Photo by Markus Spiske courtesy of Unsplash

“Saying Grace” or “Giving Thanks” before a meal used to be a part of our everyday life. Now, it is a rarity reserved for the deeply religious, and endured in uncomfortable silence by the rest. 

In Catholic School in the early 1960’s I learned to pray a set of ritual prayers before and after each meal. Then, as a young adult in the evangelical church of the early 1970’s, I learned the art of the extemporaneous prayer (making it up as you go) –  the giving of thanks for anything and everything that came to mind, including the food and the hands that had prepared it. These prayers always ended with, “we pray these things in Jesus’ name, amen”.  Then there was the traditional protestant Grace at my in-laws family table. “For what we are about to receive, may the Lord make us truly grateful”.

Once I left the Church I found it difficult to pray at all, including giving thanks before meals. For years, now, I have struggled with that awkward moment where Grace used to be. Dinner is on the table, the cook sits down, and we pause… “Bon Appetite!”, we might say to each other and dig in without a word or thought of gratitude. 

Recently a friend suggested that I read Robin Wall Kimmerer’s beautiful book, “Braiding Sweet Grass”. Robin writes from the perspective of an indigenous woman from the northeastern United States. She is a Professor of Botany who delights in teaching others the lessons that can be learned from the plants and animals around them. She teaches us to consider ourselves as a part of the natural environment rather than setting ourselves apart and above. 

Robin’s words have opened my eyes to a new perspective on the natural world – the indigenous teaching of an economy of gifts, rather than commodities and ownership.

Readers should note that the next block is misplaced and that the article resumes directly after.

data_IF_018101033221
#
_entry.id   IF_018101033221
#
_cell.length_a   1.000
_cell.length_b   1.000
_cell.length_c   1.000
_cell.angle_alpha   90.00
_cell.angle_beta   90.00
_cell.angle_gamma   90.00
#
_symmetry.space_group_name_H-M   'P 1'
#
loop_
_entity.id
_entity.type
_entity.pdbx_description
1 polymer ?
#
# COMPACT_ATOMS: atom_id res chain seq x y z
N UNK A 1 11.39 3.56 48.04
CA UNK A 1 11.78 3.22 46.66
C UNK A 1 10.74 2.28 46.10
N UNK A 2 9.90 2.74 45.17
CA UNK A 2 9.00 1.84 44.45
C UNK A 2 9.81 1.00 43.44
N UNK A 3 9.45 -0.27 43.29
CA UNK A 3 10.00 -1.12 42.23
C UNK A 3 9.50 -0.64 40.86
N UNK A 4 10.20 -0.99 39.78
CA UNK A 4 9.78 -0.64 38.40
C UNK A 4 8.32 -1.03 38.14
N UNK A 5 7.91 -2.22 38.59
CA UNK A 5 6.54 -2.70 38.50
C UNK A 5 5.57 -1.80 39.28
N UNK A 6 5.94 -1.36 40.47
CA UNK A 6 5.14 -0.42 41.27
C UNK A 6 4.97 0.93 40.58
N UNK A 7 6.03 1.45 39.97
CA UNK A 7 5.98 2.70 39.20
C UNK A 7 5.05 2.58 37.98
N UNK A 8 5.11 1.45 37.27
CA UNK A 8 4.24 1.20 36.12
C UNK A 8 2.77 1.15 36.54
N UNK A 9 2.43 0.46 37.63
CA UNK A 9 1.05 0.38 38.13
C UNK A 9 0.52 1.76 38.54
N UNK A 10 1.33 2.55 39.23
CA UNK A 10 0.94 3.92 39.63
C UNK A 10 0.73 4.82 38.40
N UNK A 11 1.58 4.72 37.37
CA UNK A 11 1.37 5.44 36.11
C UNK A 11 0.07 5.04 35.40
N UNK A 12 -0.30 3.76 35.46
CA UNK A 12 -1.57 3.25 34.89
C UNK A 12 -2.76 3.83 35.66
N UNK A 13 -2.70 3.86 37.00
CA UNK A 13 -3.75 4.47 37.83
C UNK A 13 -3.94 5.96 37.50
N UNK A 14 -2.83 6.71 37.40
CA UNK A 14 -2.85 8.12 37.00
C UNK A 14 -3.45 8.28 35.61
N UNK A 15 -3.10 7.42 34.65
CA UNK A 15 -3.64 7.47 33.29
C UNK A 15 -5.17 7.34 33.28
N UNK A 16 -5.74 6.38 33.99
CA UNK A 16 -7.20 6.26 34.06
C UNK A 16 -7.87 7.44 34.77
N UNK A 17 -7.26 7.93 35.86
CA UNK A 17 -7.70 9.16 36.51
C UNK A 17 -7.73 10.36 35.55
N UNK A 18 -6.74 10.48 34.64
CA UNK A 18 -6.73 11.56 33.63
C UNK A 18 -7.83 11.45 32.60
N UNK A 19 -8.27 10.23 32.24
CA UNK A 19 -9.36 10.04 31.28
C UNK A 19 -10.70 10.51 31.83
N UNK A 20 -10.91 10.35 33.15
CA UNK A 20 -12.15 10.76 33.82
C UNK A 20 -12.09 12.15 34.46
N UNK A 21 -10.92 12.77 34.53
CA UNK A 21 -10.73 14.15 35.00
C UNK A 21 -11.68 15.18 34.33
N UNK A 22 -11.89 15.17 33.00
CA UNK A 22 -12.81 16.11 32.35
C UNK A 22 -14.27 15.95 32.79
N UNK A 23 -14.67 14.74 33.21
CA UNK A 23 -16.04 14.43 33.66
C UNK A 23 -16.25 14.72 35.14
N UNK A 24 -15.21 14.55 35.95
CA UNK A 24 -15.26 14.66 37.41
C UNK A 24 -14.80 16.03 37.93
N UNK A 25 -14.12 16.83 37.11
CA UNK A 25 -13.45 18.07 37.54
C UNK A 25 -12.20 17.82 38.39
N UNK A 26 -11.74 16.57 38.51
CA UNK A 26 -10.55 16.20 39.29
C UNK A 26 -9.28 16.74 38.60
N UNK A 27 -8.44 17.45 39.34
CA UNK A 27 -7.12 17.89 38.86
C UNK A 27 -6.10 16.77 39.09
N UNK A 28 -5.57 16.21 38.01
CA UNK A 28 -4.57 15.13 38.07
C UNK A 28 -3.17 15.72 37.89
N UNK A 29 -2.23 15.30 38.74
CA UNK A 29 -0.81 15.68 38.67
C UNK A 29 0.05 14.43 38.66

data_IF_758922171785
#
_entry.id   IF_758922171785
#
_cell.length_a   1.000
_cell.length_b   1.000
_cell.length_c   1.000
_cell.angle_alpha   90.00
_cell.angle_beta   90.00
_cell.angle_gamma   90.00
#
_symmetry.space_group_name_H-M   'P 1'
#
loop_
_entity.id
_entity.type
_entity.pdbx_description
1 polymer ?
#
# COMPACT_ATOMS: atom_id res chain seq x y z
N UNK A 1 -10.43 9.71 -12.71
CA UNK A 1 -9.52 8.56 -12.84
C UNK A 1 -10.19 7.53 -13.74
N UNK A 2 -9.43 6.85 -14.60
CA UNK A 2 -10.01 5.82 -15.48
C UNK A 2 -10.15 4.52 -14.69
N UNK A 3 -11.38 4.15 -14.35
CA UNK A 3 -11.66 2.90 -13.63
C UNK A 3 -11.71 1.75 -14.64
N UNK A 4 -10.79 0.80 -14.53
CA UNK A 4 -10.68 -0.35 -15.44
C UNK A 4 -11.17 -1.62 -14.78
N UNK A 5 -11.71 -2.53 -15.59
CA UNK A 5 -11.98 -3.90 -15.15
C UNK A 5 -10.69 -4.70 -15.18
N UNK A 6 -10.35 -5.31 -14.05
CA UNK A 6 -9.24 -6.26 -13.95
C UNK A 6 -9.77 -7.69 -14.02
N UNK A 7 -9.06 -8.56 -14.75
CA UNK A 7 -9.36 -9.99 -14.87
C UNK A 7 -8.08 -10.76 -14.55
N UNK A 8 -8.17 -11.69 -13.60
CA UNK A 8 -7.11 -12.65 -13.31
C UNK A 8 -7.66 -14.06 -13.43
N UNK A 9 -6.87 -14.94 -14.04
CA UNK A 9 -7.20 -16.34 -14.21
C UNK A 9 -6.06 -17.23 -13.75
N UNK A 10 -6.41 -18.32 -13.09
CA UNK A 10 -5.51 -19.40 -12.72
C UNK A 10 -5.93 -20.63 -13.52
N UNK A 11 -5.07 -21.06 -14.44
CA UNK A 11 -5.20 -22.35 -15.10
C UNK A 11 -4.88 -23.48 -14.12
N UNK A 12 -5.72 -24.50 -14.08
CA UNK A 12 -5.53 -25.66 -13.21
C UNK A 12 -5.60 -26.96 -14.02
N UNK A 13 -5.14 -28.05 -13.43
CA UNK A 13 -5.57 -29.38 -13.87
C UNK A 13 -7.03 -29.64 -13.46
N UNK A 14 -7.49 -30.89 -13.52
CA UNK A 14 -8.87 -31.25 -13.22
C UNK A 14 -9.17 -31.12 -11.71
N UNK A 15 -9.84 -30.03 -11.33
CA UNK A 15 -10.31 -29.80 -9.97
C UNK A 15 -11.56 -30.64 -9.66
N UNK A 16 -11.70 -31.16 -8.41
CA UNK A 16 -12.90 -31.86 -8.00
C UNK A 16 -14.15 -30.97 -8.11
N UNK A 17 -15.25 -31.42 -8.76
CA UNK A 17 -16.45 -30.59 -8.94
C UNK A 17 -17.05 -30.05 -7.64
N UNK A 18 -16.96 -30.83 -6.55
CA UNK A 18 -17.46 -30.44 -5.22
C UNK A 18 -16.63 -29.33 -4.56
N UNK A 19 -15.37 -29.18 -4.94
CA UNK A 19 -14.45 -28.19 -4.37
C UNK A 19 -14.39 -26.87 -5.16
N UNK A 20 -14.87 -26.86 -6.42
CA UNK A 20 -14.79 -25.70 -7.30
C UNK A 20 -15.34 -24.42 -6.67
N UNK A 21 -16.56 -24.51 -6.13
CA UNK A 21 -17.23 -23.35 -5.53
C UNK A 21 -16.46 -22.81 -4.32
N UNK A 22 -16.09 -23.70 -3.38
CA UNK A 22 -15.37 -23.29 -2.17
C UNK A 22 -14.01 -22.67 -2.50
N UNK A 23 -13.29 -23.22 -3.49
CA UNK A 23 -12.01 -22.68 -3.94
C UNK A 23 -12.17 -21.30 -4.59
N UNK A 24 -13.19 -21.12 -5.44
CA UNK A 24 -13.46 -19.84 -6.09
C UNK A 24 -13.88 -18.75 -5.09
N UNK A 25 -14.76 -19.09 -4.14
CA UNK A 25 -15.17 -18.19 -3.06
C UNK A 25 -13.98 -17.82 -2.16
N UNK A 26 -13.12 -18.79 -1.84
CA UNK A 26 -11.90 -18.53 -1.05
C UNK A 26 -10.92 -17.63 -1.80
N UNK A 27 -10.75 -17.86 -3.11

Mother Earth has given us everything we need to thrive. What has our response been to her gifts? To grasp and hoard, own and sell, scrape and destroy, until She can no longer give, only weep. 

What would happen if we made the shift to seeing all of the natural world as a gift? 

A gift economy implies reciprocity. What have we got to give back to Mother Earth? How can we reciprocate such extravagant giving? 

Let us begin with gratitude – giving thanks. Let us begin with Grace.

Perhaps I can adapt the old version that my father-in-law murmured before each meal:

“For what we are about to receive, may the Lord make us truly grateful”.

Maybe…but how about:

“For what we are about to receive, may we be truly grateful.”

What the difference?  Responsibility.

In the original we abdicate responsibility to “the Lord”.  “Make me grateful”, we say, as though we cannot generate gratitude for ourselves. 

How can we generate feelings of gratitude from within ourselves? 

Through our attention. Where is your attention? Why do we call it “paying” attention? 

This giving of our attention – noticing and noting – is the beginning of gratitude. It is the beginning of giving back.

Perhaps it is time to begin again – giving thanks before our meals. Taking a moment to pay attention to the gifts of the earth, the plants and the animals, as well as the farmers and cooks. 

Attention will generate gratitude and awareness. Awareness will lead us to more attention. Attention to food sources that are nurturing the earth rather than poisoning her. Attention to supporting our ailing planet as she gasps for breath. 

The scale of the challenge to save the planet is so massive that it is easy to feel paralyzed. What if we begin again with the simple act of Giving Thanks, Saying Grace, with paying attention to the gifts of the earth and expressing gratitude?

“For what we are about to receive, may we be truly grateful”.

Life Lessons – my little book

Here it is – at last! My lovely little book has arrived from the printers.